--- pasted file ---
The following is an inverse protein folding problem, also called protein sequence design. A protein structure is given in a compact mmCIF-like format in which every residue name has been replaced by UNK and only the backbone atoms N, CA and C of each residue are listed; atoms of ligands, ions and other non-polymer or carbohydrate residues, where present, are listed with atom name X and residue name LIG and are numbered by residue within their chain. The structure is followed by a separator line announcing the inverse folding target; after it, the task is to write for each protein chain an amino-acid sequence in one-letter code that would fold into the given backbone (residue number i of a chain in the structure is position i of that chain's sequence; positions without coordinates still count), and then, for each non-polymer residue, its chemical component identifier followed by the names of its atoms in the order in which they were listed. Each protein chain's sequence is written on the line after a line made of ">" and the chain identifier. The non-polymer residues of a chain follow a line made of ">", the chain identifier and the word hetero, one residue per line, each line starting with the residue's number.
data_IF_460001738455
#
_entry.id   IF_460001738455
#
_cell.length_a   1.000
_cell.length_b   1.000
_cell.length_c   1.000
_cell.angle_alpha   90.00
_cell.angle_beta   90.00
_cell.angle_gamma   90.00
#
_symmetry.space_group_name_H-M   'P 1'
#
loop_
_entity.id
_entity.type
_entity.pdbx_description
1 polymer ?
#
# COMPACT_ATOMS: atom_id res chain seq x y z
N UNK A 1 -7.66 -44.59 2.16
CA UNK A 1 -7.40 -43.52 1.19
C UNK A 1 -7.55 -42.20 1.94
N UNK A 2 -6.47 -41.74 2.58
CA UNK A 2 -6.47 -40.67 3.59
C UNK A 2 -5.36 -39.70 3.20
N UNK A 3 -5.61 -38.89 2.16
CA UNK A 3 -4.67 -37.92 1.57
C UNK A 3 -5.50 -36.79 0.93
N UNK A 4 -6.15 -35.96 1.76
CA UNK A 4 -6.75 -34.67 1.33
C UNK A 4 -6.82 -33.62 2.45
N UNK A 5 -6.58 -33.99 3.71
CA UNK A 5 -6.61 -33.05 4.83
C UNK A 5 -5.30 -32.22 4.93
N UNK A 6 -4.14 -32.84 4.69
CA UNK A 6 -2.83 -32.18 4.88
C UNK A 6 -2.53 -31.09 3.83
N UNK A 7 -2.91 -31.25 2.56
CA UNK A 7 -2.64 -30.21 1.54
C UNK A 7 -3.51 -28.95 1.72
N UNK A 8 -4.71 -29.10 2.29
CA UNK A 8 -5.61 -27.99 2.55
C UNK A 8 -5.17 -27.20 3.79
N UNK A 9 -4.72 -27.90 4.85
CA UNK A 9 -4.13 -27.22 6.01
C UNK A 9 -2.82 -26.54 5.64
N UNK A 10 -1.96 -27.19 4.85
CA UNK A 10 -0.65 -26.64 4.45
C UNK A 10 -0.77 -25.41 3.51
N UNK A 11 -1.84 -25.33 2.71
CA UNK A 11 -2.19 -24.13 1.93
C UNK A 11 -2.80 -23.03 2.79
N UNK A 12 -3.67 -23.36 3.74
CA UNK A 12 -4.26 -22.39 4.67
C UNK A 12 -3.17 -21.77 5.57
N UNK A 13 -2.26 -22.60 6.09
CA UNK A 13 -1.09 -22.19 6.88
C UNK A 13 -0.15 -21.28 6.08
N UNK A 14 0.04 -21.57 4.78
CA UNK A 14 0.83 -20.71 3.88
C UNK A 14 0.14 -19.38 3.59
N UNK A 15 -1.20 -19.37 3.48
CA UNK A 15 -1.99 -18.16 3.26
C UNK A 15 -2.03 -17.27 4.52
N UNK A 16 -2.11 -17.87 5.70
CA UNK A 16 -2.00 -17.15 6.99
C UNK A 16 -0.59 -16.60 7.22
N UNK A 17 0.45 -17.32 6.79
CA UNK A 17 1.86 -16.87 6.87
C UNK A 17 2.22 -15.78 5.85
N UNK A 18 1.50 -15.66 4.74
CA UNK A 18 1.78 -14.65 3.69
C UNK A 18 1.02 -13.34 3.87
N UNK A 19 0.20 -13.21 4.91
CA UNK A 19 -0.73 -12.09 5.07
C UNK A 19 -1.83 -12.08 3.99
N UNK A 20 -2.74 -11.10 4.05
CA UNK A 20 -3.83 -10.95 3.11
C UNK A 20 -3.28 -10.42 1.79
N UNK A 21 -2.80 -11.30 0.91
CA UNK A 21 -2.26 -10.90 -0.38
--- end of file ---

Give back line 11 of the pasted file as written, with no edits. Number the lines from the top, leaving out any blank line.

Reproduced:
_cell.angle_gamma   90.00